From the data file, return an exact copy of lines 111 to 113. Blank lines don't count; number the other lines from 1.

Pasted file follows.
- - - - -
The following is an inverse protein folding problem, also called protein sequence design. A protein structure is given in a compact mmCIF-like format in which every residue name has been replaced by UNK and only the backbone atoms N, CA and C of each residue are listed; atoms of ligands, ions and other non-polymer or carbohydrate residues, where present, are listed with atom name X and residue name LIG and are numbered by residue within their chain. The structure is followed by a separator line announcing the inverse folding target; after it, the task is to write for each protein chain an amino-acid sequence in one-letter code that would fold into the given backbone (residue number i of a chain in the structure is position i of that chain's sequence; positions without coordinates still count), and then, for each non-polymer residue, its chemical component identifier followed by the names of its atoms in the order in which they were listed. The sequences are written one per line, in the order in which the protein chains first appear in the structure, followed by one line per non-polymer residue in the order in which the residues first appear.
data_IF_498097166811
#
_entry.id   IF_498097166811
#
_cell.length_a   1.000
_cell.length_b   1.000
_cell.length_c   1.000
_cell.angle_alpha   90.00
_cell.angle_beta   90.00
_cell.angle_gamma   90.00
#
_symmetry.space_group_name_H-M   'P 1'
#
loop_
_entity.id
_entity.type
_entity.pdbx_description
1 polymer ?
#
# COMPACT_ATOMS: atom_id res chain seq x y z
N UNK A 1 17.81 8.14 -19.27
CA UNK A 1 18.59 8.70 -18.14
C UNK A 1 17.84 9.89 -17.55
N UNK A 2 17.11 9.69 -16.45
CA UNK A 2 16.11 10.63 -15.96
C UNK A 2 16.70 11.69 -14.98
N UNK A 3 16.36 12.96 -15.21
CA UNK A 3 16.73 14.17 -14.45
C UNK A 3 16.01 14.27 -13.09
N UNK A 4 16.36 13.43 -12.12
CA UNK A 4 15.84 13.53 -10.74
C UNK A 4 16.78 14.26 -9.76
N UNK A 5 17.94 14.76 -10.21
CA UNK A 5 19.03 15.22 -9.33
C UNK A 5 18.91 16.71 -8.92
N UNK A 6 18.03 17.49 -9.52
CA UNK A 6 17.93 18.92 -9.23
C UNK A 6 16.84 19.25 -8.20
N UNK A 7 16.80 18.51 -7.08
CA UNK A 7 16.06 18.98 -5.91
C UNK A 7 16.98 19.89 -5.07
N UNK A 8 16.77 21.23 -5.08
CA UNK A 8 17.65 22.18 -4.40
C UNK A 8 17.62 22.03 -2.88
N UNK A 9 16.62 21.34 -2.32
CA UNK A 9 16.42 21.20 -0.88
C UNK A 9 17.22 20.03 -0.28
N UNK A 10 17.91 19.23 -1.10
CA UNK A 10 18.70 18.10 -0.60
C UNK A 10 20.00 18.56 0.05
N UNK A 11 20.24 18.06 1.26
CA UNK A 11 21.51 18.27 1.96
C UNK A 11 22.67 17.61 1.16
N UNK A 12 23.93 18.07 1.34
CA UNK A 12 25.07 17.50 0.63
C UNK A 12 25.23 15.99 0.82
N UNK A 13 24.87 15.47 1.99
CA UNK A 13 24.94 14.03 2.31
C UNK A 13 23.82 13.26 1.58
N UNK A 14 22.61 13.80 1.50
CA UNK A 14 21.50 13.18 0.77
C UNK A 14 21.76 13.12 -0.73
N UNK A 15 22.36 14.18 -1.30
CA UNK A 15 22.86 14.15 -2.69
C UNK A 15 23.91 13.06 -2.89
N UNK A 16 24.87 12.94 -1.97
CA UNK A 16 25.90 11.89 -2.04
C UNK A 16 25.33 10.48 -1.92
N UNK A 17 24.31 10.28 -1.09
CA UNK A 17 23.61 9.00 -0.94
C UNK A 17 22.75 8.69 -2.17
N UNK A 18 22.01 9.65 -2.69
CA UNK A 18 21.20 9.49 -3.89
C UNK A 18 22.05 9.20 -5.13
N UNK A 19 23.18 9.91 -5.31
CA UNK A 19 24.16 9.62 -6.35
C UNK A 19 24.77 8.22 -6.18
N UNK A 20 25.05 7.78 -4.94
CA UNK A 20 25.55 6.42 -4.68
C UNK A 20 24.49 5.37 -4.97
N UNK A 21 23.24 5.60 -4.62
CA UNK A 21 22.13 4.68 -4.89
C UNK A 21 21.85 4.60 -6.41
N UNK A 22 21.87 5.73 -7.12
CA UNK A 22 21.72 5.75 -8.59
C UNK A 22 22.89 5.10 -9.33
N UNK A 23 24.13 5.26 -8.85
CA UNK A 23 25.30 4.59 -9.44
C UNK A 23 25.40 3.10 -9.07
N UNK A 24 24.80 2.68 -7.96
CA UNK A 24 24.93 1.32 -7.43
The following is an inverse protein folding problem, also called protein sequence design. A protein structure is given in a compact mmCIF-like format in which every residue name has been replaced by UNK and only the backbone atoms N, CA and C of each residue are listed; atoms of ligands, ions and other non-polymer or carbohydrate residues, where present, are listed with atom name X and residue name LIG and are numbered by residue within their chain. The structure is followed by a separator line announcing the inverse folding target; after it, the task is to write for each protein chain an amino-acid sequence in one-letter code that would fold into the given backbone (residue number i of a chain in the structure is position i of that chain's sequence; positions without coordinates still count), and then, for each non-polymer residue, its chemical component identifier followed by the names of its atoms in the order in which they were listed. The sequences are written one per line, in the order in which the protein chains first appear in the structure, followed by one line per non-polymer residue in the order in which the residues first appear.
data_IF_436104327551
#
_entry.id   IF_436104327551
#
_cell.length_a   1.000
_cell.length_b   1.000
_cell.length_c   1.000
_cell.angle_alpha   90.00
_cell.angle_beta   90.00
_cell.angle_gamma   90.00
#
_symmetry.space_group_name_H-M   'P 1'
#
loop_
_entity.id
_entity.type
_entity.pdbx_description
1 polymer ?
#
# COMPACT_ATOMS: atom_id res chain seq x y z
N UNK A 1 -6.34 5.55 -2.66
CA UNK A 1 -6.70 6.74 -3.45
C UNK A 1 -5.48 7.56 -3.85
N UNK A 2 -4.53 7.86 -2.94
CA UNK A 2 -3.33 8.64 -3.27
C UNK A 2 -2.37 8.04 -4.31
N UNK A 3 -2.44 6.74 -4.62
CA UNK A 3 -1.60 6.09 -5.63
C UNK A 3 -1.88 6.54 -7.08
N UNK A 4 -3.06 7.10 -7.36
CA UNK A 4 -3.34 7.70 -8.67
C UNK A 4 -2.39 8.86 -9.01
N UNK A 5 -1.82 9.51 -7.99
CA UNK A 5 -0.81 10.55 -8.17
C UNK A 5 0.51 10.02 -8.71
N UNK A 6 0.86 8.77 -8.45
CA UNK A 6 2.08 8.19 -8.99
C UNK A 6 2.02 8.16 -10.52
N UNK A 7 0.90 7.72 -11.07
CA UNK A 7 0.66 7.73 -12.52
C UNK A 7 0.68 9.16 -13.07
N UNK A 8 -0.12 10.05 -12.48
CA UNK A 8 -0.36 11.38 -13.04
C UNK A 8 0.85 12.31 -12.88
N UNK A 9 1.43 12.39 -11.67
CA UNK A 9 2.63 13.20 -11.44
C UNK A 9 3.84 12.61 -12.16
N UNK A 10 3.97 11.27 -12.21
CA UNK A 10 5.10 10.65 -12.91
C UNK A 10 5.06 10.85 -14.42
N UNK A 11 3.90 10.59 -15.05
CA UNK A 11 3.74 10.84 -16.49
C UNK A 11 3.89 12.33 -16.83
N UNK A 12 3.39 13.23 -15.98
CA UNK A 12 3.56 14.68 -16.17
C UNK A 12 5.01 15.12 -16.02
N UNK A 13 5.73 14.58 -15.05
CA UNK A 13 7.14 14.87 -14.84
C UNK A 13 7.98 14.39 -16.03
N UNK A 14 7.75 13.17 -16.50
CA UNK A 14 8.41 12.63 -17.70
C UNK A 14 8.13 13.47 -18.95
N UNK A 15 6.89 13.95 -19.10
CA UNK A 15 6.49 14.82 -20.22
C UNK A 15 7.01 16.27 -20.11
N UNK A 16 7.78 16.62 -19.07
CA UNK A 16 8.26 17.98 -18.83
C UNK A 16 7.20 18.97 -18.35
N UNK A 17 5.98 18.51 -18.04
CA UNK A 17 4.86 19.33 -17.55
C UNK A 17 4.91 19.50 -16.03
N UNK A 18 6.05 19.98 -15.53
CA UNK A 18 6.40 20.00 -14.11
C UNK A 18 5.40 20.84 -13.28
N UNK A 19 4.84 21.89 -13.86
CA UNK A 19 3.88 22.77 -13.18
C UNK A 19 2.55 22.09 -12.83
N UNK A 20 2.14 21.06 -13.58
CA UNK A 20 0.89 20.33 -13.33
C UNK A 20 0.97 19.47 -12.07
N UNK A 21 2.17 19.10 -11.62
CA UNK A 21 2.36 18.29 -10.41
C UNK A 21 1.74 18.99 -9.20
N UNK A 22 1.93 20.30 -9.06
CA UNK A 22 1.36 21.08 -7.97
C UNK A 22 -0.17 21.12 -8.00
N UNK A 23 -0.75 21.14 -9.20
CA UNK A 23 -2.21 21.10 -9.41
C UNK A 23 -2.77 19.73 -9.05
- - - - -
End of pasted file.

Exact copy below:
1 polymer ?
#
# COMPACT_ATOMS: atom_id res chain seq x y z